Green Tea -

A personal favorite of mine! As someone who doesn’t typically drink regular caffeine like coffee (it gives me the jitters) I’ve found green tea offers me a boost without the jitters. Recently I’ve been drinking the Lipton Diet Green Tea in Berry and Citrus and have enjoyed the flavors and the fact they’re zero calories and over 100% the daily value of Vitamin C for the day. Green tea also contains l-theanine, a compound that might treat certain symptoms of anxiety like an inability to concentrate. Keep in mind green tea is caffeinated so you shouldn’t drink it right before bed but it can be an excellent morning beverage.


Kava Kava -

Also known as simply Kava, this beverage is on the rise as a relaxation promoter and stress reliever. Hailing natively from the Pacific Islands, this plant name comes from the native word for ‘bitter’ and is known to have a bitter aftertaste by itself. Only recently has kava become a recognized treatment in the United States but there is great evidence for kava creating calming and mildly sedative effects. If you want to try kava locally try KavaNirvana in Fort Myers, the Pineapple Upside-Down Cake is a delicious blend of pineapple and coconut cream with kava added in.


Lavender -

My love of lavender has already been discussed (check out my article, “Lavender: Sleep Master or Good-Smelling Lie,” for more varied treatment potential) but it works amazingly as a treatment of anxiety as well. Lavender is incredibly versatile. You can eat it, use it in aromatherapy or use it topically for what ails you, but when discussing anxiety specifically the greatest benefit comes from aromatherapy and consumption. The scent of lavender can reduce stress and promote sleep in individuals. I like lavender in my diffuser and promote its use in sleep sprays. Lavender flower which has been distilled for consumption is known to promote rest in some individuals.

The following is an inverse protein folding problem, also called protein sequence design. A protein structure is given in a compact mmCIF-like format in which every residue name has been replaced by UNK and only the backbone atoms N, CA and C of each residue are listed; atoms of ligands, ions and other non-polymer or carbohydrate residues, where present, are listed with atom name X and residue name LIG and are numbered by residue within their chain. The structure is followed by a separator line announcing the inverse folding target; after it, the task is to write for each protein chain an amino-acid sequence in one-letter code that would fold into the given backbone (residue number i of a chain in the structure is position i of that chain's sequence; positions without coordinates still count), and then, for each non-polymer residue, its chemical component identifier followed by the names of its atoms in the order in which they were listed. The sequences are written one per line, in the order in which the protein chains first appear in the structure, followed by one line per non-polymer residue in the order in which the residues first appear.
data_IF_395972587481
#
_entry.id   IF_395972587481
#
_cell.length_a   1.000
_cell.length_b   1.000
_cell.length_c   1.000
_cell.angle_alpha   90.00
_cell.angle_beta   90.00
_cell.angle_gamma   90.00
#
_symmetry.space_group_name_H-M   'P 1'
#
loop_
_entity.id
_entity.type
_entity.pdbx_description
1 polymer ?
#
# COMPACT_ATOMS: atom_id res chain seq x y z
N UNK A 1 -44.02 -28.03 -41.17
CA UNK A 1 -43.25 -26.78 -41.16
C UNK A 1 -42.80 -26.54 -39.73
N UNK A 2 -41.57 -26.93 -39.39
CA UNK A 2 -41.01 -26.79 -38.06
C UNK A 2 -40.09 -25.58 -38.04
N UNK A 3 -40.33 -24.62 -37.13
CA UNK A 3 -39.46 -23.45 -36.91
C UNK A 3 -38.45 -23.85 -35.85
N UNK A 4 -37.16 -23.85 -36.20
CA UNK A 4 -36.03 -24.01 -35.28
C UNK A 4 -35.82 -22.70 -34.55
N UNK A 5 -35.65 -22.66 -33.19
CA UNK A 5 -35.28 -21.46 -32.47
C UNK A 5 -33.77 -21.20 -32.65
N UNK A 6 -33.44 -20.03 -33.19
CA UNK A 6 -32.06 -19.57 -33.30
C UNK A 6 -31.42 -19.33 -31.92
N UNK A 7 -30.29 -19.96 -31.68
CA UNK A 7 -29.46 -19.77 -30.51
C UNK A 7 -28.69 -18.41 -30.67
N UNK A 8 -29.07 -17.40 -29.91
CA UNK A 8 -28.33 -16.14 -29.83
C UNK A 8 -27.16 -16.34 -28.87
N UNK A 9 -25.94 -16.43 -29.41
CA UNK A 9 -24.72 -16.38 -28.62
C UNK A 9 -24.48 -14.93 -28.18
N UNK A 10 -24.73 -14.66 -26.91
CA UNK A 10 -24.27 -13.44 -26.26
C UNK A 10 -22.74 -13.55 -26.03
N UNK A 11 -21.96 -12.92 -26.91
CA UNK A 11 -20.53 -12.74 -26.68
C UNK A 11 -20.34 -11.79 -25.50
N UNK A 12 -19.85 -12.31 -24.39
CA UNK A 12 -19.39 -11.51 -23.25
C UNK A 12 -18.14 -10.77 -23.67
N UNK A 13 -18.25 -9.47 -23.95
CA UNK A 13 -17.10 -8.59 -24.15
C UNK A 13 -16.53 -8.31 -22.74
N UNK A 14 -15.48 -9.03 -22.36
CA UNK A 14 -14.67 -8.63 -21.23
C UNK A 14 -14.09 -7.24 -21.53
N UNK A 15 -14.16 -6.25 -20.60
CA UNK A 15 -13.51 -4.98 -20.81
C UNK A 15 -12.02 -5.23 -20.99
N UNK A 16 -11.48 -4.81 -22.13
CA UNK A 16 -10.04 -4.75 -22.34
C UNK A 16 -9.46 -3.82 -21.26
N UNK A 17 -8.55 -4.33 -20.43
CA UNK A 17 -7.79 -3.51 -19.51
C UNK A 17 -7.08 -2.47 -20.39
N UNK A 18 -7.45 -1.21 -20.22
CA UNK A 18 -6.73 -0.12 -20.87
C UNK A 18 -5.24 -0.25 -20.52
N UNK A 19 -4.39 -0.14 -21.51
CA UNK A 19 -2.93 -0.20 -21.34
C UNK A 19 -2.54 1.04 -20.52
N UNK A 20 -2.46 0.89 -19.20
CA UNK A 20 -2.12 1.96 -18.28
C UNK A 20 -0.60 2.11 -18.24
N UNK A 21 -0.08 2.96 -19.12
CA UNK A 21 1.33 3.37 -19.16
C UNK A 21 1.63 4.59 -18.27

Lemon Balm -

Another relative in the mint family (mint is really working here), lemon balm’s bright, citrusy scent can help provide a mental boost to those suffering the symptoms of anxiety. You can consume lemon balm dried in tea but you can also use it fresh as a substitute for mint! The consumption of this plant is known to boost the GABA neurotransmitter which might aid in the treatment of anxiety.


Milk Thistle -

This spiky cactus-looking plant with bright purple flowers is a known treatment for liver disease, but it might have anti-anxiety effects as well. A study in Iran compared milk thistle to Prozac and found they had similar effects in patients suffering from OCD. Keep in mind these results have yet to be replicated but the potential results are incredibly promising so it merited milk thistle’s inclusion on this list.


Passionflower -

While the name passionflower might lead people to believe this flower causes, erm, excitability, it’s only called this because they’re absolutely stunning! Passionflower is known to have anxiety reducing and sedative effects, it can also potentially help with muscle spasms due to stress. Due to its known sedative effects you should never drive or operate heavy machinery after consumption of passionflower because it can make you sleepy more than the other herbs on this list.


Rose -

The queen of flowers, roses are great when used in aromatherapy and in teas as a mood booster. While roses don’t have sedative effects, the scent of rose might induce a feeling of calm when used in conjunction with other scents (like lavender or chamomile) or in bath products. (Keep an eye out for my article: “Roses - Worth the Thorns?” coming soon!)


Skullcap -